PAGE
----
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How do contexts bias experience?

People tend to interpret and understand the world from their own unique perspectives, based on the most readily available information, with little consideration or awareness of how their judgments are shaped by their own idiosyncratic perspectives. For instance, Ross & Ward describe how this can lead to “naive realism”—a belief that one’s own evaluations are accurate, and therefore that others who disagree are biased. They also address how naive realism can undermine cooperation. (To view a free draft version, click here). Lieberman et al. also show how altering construal can affect ethical behavior: people behave more cooperatively with others when they are playing the “Community Game,” but behave more selfishly when playing the “Wall Street Game.” Additionally, Epley & Caruso review how construal processes can lead to self-serving moral judgments and behaviors which – in the eyes of those who partake in them – seem completely rational and unbiased.

How do social contexts influence social behavior? 

Although Americans, at least, take great pride in their rugged individualism, research confirms over and over again that when people are in groups they typically conform to what others are doing. Fischer et al. present a recent review of findings on “bystander nonintervention”: people are less likely to intervene in an emergency when other bystanders are present; they are simply doing what other passive bystanders are doing. Additionally, Cialdini describes how messages suggesting that others are behaving unethically (by stealing petrified wood from a national forest) can actually increase theft by influencing people to think, “everybody is doing it.” The presence of others can also lead people to behave more ethically if they know they’re being watched.  See Bateson, Nettle and Roberts, and Rigdon et al for more on the effects of being watched and other social cues.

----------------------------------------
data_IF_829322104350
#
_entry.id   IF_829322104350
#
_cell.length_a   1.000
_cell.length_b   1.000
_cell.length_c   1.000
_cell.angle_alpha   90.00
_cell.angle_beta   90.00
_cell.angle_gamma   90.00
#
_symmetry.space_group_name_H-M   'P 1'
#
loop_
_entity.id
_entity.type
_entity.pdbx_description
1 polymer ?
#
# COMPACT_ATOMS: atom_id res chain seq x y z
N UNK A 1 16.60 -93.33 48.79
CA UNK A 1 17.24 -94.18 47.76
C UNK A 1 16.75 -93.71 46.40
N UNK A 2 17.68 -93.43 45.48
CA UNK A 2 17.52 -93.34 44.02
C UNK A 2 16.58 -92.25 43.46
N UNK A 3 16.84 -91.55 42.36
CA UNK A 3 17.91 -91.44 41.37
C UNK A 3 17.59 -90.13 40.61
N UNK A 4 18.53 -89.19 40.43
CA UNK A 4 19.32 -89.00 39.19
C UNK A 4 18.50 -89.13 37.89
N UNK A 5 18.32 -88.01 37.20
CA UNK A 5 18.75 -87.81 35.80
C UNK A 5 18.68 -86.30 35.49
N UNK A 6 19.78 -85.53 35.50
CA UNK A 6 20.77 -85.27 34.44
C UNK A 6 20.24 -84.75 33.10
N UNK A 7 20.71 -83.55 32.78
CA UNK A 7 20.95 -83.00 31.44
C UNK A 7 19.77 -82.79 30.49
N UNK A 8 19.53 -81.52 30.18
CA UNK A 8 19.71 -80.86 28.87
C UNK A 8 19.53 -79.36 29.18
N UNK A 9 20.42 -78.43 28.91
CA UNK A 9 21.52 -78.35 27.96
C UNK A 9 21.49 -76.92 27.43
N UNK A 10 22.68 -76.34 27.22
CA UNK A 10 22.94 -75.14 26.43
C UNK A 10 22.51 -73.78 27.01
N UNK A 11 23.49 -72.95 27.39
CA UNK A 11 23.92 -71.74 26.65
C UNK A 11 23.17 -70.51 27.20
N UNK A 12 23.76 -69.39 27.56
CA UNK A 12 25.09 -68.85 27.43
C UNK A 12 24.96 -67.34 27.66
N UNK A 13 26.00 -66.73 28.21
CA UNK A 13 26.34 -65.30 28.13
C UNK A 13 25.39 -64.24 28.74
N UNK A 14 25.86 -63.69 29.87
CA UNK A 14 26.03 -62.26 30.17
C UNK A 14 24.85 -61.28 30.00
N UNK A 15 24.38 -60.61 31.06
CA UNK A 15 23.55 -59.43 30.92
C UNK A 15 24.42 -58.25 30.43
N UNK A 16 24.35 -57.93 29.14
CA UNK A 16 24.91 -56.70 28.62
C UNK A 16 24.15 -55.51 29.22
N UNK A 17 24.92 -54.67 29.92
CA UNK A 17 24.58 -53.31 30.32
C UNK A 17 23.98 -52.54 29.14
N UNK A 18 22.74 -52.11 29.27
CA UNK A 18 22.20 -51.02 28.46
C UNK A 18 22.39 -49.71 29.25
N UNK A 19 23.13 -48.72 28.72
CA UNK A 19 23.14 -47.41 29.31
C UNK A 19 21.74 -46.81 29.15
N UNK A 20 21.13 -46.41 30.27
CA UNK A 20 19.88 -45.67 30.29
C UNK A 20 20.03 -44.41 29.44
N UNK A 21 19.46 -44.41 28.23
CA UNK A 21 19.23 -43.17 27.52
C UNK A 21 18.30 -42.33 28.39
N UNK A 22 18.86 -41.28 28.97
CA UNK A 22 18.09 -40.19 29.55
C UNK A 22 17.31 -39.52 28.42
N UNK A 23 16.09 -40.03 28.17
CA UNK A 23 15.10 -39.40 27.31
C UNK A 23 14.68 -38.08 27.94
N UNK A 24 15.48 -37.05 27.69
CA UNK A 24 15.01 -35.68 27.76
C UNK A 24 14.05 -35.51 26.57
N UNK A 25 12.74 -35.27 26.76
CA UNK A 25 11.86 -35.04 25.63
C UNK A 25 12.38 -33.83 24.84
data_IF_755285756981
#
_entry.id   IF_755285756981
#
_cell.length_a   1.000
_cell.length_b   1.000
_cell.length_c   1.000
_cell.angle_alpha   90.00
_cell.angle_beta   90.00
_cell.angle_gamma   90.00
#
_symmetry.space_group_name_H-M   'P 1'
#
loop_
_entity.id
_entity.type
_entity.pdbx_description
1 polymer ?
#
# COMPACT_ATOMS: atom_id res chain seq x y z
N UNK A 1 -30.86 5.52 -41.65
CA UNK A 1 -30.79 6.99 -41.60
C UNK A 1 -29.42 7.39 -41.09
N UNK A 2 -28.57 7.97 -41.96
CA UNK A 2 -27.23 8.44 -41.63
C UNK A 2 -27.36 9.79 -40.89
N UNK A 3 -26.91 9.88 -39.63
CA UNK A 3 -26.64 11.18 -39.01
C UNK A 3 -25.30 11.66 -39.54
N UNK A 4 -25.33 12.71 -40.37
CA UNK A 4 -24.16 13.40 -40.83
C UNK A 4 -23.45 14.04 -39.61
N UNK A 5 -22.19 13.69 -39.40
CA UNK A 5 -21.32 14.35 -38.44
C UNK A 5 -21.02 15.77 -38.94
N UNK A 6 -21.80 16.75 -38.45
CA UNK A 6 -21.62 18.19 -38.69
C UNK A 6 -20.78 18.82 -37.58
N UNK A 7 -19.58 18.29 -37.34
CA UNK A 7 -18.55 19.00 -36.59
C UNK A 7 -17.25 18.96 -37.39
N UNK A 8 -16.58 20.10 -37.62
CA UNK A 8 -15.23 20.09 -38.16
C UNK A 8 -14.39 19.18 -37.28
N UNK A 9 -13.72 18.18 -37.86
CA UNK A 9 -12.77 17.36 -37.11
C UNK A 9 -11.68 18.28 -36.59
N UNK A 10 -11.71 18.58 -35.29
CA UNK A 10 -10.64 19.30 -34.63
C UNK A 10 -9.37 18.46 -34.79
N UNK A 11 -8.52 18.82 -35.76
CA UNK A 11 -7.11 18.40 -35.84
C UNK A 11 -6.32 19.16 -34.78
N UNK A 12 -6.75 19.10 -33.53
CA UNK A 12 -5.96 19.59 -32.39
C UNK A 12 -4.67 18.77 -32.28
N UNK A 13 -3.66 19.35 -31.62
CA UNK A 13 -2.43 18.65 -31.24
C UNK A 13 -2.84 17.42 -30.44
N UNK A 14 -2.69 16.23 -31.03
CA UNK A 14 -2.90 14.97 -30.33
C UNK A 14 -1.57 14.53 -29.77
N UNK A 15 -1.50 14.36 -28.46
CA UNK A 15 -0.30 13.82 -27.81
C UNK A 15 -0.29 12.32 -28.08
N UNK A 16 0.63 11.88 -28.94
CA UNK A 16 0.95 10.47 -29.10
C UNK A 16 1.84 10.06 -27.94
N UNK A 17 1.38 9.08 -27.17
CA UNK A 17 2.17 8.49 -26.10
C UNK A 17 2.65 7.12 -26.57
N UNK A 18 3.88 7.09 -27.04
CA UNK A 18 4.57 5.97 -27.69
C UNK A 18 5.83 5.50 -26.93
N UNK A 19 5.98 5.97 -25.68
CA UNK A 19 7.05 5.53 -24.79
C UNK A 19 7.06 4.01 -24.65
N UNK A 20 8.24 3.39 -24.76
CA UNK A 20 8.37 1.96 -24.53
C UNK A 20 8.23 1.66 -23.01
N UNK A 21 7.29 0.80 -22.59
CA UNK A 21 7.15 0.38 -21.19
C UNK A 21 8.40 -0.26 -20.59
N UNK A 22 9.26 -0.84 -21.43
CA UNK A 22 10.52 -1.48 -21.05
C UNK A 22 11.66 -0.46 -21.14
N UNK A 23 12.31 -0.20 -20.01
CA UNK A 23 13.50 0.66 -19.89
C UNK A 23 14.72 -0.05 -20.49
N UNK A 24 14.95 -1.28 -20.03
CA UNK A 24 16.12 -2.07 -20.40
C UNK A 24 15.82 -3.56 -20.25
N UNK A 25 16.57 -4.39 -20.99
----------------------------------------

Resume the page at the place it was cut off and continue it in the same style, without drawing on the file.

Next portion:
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  • Prison violence, even extreme acts such as the abuses from American soldiers at Abu Ghraib, can be enabled by specific aspects of the prison environment, leading to less ethical behavior. For a full description of how this can happen, and how you can design a system where people can behave more ethically, see Phil Zimbardo’s book, The Lucifer Effect: Understanding How Good People Turn Evil (public library). The documentary about the fall of Enron, The Smartest Guys in the Room, also describes how the environment created by Jeff Skilling helped to foster dishonest. As one former Enron employee said, “If your boss was fudging and you have never worked anywhere else, you just assume that everybody fudges earnings.”